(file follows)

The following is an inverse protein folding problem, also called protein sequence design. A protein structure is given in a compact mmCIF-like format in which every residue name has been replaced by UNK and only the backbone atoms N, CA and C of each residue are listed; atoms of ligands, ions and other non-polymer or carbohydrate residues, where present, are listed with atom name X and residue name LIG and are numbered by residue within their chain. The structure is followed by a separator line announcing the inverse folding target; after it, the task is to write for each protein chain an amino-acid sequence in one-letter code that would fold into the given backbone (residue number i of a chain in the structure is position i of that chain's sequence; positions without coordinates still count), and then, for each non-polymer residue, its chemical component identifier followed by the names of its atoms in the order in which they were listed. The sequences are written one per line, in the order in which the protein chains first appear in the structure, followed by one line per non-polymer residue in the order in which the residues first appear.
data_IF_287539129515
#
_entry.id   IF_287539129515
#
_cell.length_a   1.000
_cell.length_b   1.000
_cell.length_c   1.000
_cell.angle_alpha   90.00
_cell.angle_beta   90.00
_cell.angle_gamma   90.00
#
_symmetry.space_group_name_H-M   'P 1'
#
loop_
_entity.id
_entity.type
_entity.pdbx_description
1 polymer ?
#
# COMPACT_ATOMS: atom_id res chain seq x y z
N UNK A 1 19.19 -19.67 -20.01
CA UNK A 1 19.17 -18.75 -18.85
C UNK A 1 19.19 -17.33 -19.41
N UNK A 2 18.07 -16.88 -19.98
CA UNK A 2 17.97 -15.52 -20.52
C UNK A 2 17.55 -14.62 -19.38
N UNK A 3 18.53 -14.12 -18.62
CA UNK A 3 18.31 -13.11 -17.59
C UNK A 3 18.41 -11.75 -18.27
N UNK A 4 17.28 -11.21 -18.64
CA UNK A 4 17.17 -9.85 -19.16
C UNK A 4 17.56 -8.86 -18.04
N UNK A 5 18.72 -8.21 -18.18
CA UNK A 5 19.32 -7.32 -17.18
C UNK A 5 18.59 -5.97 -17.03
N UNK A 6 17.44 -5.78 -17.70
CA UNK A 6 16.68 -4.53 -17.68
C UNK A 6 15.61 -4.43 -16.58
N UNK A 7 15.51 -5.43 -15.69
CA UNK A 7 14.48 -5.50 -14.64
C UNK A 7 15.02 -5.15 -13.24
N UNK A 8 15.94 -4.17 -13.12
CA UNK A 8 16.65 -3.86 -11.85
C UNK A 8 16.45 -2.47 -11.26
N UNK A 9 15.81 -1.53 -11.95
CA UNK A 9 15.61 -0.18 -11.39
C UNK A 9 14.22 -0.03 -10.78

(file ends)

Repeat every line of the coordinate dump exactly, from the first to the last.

The following is an inverse protein folding problem, also called protein sequence design. A protein structure is given in a compact mmCIF-like format in which every residue name has been replaced by UNK and only the backbone atoms N, CA and C of each residue are listed; atoms of ligands, ions and other non-polymer or carbohydrate residues, where present, are listed with atom name X and residue name LIG and are numbered by residue within their chain. The structure is followed by a separator line announcing the inverse folding target; after it, the task is to write for each protein chain an amino-acid sequence in one-letter code that would fold into the given backbone (residue number i of a chain in the structure is position i of that chain's sequence; positions without coordinates still count), and then, for each non-polymer residue, its chemical component identifier followed by the names of its atoms in the order in which they were listed. The sequences are written one per line, in the order in which the protein chains first appear in the structure, followed by one line per non-polymer residue in the order in which the residues first appear.
data_IF_287539129515
#
_entry.id   IF_287539129515
#
_cell.length_a   1.000
_cell.length_b   1.000
_cell.length_c   1.000
_cell.angle_alpha   90.00
_cell.angle_beta   90.00
_cell.angle_gamma   90.00
#
_symmetry.space_group_name_H-M   'P 1'
#
loop_
_entity.id
_entity.type
_entity.pdbx_description
1 polymer ?
#
# COMPACT_ATOMS: atom_id res chain seq x y z
N UNK A 1 19.19 -19.67 -20.01
CA UNK A 1 19.17 -18.75 -18.85
C UNK A 1 19.19 -17.33 -19.41
N UNK A 2 18.07 -16.88 -19.98
CA UNK A 2 17.97 -15.52 -20.52
C UNK A 2 17.55 -14.62 -19.38
N UNK A 3 18.53 -14.12 -18.62
CA UNK A 3 18.31 -13.11 -17.59
C UNK A 3 18.41 -11.75 -18.27
N UNK A 4 17.28 -11.21 -18.64
CA UNK A 4 17.17 -9.85 -19.16
C UNK A 4 17.56 -8.86 -18.04
N UNK A 5 18.72 -8.21 -18.18
CA UNK A 5 19.32 -7.32 -17.18
C UNK A 5 18.59 -5.97 -17.03
N UNK A 6 17.44 -5.78 -17.70
CA UNK A 6 16.68 -4.53 -17.68
C UNK A 6 15.61 -4.43 -16.58
N UNK A 7 15.51 -5.43 -15.69
CA UNK A 7 14.48 -5.50 -14.64
C UNK A 7 15.02 -5.15 -13.24
N UNK A 8 15.94 -4.17 -13.12
CA UNK A 8 16.65 -3.86 -11.85
C UNK A 8 16.45 -2.47 -11.26
N UNK A 9 15.81 -1.53 -11.95
CA UNK A 9 15.61 -0.18 -11.39
C UNK A 9 14.22 -0.03 -10.78